Basel: Thurnheysen, 1713. 4to. [iv], 306, 35,  pp. FIRST EDITION. With 2 folding charts, 1 folding plate and errata. Contemporary paper over thin boards, marbled paper spine; an excellent uncut copy with wide margins, library stamp on title and some minor browning. Item #15941
First edition of a milestone in the history of mathematics. Although left unfinished, it affords abundant evidence of the ability of one of history’s greatest mathematicians. Especially notable is the theorem which “places the theory of probability in a more commanding position than it had hitherto occupied” (Todhunter). Bernouilli here uses the terms a priori and a posteriori to distinguish two ways of deriving probabilities: deduction without experience (a priori) is possible with some devices such as dice but otherwise it is possible to make a deduction from various observed results of similar events. At the end we find the epistle Lettre a’ un ami, dur le parties du Jeau de Paume where the probability calculation is applied to one of the most significant cultural and social phenomenon in Renaissance, the sports game of jeu de paume. “It is still the foundation of much modern practice in all fields where probability is concerned -- insurance, statistics and mathematical heredity tables” (PMM).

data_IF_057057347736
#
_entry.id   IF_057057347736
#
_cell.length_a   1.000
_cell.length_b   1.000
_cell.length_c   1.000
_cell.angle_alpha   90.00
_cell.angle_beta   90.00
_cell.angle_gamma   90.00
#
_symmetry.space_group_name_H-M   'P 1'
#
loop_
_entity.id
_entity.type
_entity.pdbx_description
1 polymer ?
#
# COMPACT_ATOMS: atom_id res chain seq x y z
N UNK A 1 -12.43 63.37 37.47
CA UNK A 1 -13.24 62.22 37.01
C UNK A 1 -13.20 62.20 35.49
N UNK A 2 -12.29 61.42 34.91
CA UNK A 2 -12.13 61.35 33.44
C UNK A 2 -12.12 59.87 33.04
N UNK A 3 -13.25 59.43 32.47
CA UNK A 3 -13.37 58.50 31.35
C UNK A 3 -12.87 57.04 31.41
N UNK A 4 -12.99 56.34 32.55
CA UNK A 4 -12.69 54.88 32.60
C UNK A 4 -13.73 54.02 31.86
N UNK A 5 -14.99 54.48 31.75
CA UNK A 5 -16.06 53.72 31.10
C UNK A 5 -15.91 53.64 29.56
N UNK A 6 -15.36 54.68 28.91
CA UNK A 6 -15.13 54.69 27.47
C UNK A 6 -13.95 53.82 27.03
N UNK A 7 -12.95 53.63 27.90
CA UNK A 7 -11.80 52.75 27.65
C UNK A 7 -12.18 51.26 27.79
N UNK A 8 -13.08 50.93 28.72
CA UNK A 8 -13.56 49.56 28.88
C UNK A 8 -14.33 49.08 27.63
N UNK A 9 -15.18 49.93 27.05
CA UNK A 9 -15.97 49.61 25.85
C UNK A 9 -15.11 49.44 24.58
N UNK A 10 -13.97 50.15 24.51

Jakob Bernoulli (1654-1705) was the eldest in a family of celebrated mathematicians. He occupied the chair in mathematics at the University of Basel until his death.